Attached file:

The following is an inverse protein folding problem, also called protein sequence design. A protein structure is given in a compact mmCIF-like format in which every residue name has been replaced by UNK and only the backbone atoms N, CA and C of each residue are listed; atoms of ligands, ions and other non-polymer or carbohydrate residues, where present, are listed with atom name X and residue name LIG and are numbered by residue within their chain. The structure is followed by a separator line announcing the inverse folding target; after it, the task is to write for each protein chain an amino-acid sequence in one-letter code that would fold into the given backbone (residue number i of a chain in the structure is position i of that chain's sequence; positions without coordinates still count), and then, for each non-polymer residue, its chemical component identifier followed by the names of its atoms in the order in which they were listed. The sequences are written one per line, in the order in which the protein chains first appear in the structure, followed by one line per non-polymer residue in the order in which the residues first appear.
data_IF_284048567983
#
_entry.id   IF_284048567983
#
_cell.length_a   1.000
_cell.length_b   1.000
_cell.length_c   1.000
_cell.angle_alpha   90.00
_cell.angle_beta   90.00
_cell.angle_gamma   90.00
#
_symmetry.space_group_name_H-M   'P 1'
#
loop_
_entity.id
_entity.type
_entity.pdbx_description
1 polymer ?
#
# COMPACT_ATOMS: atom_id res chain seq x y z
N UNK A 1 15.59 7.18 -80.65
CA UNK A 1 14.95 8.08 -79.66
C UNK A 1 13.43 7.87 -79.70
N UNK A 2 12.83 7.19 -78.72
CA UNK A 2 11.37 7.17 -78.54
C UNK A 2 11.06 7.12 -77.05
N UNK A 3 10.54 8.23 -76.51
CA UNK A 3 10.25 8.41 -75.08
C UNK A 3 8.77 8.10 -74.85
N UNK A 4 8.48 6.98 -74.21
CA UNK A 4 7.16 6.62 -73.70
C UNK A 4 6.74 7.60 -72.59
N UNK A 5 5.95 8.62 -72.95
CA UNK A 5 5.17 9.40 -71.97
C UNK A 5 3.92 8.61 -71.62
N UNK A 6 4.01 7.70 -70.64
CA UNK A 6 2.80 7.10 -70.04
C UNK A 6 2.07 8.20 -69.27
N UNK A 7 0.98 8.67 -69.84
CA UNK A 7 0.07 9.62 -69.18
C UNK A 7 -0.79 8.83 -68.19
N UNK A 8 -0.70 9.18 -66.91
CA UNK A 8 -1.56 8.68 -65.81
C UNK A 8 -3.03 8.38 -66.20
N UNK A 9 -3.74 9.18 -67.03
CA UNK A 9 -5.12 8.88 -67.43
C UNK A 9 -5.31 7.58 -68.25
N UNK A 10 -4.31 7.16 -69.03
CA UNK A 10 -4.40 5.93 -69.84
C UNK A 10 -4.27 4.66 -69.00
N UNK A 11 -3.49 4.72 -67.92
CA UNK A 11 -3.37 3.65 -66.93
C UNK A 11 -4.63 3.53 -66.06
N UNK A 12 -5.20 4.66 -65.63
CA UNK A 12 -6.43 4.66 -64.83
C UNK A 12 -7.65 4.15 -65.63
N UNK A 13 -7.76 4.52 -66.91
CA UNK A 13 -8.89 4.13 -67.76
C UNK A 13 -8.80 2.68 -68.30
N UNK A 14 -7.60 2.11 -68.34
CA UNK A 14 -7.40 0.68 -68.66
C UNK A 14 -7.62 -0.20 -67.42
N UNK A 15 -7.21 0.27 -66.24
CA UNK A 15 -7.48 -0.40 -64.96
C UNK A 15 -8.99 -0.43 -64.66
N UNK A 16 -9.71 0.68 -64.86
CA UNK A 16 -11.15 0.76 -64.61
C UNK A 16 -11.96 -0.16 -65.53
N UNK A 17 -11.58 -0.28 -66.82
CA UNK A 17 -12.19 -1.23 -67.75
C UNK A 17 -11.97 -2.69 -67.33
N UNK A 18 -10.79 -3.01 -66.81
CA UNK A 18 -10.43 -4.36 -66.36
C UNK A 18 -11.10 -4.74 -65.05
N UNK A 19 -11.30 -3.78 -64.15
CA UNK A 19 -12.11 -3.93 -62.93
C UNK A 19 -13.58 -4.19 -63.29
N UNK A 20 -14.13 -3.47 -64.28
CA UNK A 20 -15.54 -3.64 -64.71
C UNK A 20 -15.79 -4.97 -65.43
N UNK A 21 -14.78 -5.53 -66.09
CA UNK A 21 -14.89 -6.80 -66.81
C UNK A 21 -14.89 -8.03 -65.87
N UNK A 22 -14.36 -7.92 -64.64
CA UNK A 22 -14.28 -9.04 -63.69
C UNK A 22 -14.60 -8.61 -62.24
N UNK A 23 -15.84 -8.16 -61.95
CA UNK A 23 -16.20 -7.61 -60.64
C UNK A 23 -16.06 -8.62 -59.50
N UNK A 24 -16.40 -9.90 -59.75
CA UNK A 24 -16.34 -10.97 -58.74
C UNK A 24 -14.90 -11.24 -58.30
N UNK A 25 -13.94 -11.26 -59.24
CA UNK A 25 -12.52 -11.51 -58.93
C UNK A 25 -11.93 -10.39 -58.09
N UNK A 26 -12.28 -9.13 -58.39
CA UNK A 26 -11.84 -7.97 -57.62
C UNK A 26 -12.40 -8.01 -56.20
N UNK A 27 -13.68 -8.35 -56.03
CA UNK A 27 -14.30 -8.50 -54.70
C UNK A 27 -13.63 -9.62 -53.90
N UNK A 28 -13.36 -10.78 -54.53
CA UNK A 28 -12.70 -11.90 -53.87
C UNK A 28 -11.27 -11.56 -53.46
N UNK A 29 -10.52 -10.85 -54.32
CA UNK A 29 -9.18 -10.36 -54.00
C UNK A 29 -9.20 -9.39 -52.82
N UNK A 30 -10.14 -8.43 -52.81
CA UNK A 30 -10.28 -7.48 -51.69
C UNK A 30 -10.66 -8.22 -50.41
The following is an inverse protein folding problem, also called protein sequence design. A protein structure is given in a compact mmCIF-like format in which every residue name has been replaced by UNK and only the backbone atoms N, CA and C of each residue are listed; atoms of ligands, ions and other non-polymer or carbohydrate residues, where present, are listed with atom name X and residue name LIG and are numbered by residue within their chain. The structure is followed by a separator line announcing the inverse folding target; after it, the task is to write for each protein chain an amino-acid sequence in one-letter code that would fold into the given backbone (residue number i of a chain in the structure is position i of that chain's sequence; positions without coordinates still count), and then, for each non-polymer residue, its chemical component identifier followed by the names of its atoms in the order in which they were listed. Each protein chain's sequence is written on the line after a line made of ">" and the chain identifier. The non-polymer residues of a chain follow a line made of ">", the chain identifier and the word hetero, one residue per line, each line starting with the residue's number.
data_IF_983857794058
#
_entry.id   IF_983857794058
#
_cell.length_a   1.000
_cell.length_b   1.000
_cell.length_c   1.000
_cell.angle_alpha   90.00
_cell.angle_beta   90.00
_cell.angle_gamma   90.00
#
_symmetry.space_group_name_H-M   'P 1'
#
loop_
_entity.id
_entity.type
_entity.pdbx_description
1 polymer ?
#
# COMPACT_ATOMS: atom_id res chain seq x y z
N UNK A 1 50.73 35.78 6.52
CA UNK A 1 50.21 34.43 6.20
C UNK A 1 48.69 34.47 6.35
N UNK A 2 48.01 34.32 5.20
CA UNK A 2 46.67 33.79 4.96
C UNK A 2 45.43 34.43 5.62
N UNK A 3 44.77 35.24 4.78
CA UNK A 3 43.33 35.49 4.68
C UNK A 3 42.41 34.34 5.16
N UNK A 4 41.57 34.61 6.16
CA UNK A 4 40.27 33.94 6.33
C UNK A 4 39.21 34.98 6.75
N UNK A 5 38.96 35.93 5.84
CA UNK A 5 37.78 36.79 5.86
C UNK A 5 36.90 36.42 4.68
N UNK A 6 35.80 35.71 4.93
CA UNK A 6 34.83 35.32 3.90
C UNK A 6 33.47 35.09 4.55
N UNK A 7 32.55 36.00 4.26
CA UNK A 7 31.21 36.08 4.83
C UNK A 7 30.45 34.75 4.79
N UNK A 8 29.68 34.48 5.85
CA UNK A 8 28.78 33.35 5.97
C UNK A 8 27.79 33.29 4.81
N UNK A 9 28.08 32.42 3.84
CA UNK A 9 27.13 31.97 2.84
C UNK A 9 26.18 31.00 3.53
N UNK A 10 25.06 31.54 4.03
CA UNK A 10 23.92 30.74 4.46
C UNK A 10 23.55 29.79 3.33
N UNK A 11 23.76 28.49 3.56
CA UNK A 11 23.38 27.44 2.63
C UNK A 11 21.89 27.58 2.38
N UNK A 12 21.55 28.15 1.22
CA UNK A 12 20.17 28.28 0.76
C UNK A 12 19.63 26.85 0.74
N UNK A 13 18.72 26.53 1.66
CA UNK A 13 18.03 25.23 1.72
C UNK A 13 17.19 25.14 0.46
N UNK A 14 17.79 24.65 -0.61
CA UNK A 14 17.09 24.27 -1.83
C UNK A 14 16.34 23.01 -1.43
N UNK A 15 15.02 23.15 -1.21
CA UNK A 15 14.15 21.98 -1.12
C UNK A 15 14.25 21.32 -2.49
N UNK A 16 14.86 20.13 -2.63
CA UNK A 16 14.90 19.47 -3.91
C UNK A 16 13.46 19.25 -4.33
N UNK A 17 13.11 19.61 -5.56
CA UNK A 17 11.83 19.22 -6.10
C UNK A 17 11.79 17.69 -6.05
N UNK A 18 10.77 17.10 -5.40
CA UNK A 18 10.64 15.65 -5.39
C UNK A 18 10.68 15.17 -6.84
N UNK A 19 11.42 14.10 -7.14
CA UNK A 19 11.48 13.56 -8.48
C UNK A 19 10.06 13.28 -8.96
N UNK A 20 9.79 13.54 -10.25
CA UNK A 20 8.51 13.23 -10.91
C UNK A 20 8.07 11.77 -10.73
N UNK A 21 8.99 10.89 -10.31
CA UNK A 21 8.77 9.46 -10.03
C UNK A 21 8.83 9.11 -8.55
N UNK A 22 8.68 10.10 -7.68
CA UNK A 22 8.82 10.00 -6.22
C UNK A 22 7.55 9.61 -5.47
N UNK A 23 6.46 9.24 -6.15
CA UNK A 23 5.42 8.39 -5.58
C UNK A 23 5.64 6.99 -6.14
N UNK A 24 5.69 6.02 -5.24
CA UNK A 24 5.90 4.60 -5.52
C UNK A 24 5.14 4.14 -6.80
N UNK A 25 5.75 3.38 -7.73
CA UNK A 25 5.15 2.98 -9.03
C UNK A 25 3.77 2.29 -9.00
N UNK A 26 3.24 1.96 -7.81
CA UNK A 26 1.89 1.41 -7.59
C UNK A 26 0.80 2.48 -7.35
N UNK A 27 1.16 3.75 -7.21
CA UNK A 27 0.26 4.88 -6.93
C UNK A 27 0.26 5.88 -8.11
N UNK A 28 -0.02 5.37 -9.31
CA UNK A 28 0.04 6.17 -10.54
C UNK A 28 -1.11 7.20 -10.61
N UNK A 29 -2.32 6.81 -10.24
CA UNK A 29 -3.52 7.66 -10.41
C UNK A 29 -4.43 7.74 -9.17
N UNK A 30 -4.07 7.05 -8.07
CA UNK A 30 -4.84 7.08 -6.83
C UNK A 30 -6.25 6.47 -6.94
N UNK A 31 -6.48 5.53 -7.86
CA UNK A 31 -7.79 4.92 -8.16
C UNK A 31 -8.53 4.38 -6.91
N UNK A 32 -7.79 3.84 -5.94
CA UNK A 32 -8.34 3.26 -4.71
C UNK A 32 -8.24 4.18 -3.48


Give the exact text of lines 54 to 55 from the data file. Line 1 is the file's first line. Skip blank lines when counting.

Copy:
C UNK A 11 -4.63 3.53 -66.06
N UNK A 12 -5.20 4.66 -65.63